Normally I don't root for the downfall of a video game company. I wish for them to change, to do better. EA, however, is not going to change. They are more interested in finding ways to make the most money the fastest way possible. The idea of releasing a well made product is a foreign concept to this company. Even after Battlefront II exploded in their faces, EA still went about with microtransactions in Ultimate Fighting Championship 3 and Need for Speed: Payback. I don't think a single tear would be shed if EA were to go under. For far too long EA has gotten away with murder and crummy business practices. This domino effect that Battlefront II has started is some well deserved comeuppance.

I'm sure this whole thing with EA being put on blast and losing money will blow over. Until there, get yourself some popcorn and pull up a chair because as they kids say "Dis gonna be good!"

Tuesday, December 5, 2017

Mega Man 11 is Happening

I got home from work, jumped on my laptop and went straight to YouTube. The one thing I did not expect to see as recommended video coming from Nintendo's channel was an announcement trail for of all games, MEGA MAN 11. For a brief moment, I thought this was some kind of sick joke, an April Fools prank. I quickly remembered that it is in early December, clicked the video and watch with my mouth and eyes wide open. Hell has indeed froze over because Capcom is finally giving Mega Man a new game.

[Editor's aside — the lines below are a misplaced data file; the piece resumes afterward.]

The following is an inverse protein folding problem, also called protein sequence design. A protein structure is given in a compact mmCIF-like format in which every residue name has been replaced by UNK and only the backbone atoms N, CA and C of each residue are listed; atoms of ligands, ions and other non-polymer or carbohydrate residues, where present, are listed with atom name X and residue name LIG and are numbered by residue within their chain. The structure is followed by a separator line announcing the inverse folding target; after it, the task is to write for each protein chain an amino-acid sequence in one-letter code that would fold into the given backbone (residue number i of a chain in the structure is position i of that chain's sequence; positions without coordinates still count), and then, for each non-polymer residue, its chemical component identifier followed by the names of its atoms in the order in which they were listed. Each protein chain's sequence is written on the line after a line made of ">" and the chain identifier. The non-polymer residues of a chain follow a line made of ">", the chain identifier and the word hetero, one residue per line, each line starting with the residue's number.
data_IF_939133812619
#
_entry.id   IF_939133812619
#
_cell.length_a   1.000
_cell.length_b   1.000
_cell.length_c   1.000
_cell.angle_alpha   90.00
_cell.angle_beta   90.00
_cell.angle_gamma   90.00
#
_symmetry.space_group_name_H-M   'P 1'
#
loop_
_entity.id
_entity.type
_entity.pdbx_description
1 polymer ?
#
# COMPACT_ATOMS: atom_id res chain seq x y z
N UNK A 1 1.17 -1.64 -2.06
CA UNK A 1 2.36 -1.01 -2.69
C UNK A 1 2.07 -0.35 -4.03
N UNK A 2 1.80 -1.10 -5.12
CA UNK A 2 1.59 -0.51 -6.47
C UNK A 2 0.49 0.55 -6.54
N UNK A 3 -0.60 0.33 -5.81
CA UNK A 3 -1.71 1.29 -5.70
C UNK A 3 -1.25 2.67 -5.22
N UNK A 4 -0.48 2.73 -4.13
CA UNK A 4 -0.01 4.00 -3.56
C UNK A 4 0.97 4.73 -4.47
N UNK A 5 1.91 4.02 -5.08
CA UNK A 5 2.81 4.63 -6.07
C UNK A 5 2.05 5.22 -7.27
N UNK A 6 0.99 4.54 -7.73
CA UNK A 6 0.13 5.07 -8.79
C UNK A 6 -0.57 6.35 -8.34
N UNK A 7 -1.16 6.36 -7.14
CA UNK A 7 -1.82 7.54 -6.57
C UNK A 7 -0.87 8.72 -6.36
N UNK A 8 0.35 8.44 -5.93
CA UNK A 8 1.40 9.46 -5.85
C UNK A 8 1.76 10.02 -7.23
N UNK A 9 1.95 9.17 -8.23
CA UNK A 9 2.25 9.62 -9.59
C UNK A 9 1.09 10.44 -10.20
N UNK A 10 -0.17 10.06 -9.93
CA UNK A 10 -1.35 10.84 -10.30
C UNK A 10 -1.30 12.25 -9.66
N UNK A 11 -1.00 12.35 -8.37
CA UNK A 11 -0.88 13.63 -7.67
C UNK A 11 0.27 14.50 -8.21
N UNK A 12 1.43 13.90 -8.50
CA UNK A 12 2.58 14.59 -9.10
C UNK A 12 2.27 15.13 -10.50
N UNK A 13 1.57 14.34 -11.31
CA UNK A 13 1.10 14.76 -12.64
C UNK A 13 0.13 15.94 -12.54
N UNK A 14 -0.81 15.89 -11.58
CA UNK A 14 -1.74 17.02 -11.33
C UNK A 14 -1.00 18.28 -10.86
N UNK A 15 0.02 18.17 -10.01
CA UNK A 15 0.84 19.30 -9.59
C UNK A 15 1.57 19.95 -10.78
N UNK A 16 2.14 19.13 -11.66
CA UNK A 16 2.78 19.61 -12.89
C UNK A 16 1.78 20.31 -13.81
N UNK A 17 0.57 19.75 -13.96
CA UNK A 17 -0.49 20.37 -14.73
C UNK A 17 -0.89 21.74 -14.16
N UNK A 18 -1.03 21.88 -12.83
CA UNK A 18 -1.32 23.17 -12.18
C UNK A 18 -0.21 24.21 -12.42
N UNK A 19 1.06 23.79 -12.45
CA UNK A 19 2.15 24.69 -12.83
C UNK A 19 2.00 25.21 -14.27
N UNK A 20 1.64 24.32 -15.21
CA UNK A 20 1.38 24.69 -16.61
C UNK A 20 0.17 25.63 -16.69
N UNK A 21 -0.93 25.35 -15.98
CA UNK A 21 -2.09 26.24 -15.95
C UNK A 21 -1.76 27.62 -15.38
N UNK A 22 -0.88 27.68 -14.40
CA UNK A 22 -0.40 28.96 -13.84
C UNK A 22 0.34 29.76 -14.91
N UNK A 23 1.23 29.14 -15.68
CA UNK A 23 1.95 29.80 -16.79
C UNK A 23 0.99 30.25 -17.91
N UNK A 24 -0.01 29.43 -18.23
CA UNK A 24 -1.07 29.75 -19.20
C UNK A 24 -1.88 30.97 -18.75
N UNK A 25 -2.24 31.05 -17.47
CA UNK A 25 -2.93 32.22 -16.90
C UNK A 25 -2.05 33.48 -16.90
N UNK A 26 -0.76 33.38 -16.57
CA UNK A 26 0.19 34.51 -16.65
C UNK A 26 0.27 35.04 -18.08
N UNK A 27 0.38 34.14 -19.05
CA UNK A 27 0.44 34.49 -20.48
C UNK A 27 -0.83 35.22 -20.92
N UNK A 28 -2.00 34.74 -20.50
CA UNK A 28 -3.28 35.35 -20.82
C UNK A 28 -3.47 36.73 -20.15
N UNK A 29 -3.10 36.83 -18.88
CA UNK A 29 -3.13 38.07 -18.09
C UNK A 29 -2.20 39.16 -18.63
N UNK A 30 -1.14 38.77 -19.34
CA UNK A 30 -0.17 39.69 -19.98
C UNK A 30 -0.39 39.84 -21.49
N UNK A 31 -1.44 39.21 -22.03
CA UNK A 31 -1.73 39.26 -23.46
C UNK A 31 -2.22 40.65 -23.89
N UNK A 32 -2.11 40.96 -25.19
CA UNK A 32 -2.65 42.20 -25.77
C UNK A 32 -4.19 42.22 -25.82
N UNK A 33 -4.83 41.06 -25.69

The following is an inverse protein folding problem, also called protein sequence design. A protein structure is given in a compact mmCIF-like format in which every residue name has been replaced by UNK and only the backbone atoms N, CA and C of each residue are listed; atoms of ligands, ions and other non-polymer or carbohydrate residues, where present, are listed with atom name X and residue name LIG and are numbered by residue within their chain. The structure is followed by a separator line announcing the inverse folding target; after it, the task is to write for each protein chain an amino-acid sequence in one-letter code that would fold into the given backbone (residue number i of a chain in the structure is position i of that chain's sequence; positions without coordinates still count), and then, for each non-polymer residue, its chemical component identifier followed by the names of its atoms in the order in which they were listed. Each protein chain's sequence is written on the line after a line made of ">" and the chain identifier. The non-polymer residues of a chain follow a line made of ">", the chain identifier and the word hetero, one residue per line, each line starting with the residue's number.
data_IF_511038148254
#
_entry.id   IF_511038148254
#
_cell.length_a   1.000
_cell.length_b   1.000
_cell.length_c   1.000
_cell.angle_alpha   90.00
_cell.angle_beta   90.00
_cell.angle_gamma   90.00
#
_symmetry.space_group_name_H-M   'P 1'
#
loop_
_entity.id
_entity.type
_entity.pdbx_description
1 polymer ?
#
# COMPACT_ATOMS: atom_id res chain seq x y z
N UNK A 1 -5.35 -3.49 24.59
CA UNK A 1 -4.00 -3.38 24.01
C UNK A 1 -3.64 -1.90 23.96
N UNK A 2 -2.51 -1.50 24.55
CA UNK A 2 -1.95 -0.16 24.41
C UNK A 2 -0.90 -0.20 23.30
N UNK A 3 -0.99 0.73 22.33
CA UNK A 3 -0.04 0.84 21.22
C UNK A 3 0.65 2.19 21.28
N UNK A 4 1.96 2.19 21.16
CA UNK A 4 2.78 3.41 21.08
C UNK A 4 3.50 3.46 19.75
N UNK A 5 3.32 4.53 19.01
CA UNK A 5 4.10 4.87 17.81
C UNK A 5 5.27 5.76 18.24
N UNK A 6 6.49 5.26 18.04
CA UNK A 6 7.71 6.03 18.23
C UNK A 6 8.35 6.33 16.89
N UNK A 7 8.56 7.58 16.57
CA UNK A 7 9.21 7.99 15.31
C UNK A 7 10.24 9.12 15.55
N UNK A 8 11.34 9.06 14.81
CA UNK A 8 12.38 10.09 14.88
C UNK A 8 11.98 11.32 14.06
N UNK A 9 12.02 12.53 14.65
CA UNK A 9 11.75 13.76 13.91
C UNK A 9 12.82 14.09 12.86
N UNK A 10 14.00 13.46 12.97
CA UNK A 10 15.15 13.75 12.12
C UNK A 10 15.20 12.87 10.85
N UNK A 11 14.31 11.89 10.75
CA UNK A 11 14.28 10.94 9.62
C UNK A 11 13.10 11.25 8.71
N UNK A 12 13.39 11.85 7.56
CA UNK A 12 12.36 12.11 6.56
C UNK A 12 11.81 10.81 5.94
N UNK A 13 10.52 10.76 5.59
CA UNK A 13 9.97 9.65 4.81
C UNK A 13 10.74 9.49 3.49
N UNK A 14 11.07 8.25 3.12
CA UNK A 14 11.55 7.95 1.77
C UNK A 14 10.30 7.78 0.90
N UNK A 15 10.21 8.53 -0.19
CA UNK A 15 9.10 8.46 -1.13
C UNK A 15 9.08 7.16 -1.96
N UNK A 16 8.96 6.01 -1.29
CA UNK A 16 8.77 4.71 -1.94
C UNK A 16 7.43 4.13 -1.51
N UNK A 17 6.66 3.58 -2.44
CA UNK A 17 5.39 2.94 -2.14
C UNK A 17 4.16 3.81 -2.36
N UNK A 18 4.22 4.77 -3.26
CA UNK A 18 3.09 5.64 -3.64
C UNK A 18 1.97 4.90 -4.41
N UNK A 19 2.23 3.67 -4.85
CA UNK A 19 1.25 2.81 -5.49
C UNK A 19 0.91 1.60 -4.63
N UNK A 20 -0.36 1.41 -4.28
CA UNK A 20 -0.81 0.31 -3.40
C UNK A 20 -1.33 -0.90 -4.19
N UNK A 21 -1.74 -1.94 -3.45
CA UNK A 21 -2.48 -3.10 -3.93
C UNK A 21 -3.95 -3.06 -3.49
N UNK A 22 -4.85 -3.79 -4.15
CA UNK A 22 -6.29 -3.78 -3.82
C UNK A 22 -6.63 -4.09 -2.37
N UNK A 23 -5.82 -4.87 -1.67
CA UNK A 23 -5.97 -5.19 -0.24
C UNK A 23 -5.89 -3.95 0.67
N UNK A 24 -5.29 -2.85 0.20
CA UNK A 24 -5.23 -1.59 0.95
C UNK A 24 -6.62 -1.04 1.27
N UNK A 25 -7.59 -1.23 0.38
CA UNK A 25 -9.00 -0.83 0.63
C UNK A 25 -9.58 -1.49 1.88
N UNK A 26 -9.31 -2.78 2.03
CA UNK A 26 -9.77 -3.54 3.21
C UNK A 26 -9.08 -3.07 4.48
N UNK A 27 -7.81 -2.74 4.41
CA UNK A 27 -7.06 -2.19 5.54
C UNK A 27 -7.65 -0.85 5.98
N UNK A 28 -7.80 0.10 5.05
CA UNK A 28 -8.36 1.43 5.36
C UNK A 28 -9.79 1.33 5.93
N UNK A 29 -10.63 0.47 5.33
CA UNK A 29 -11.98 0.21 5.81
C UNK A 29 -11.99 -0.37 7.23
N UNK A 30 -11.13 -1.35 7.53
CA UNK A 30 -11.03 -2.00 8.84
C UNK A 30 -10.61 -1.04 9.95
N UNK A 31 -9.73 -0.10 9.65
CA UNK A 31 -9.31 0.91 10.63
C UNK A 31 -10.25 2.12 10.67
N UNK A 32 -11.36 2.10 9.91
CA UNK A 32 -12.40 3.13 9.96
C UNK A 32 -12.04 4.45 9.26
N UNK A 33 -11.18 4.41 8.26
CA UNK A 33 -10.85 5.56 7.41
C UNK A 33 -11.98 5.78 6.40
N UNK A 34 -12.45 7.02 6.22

Mega Man 11 won't release until late 2018 on all platforms but the reveal trailer does divulge quite a bit of info. Mega Man can slide! The Charge Shot is back! It is so dang nice to see Mega Man regain two of his lost abilities. I really like Mega Man 2 but the lengths Mega Man 9 went to hump the former game's leg was really obnoxious. It is for this reason that I prefer Mega Man 10 over 9.

Another thing I really, really like is that Mega Man 11 is not an 8-bit NES style game. I love the look of 8-bit Mega Man but I don't believe Classic Mega Man should stay there. So many games are going with the retro look that it is getting to be overkill. 2D games are great but so are 2.5D games. Besides, from what little footage is available, I think Mega Man 11 looks pretty clean.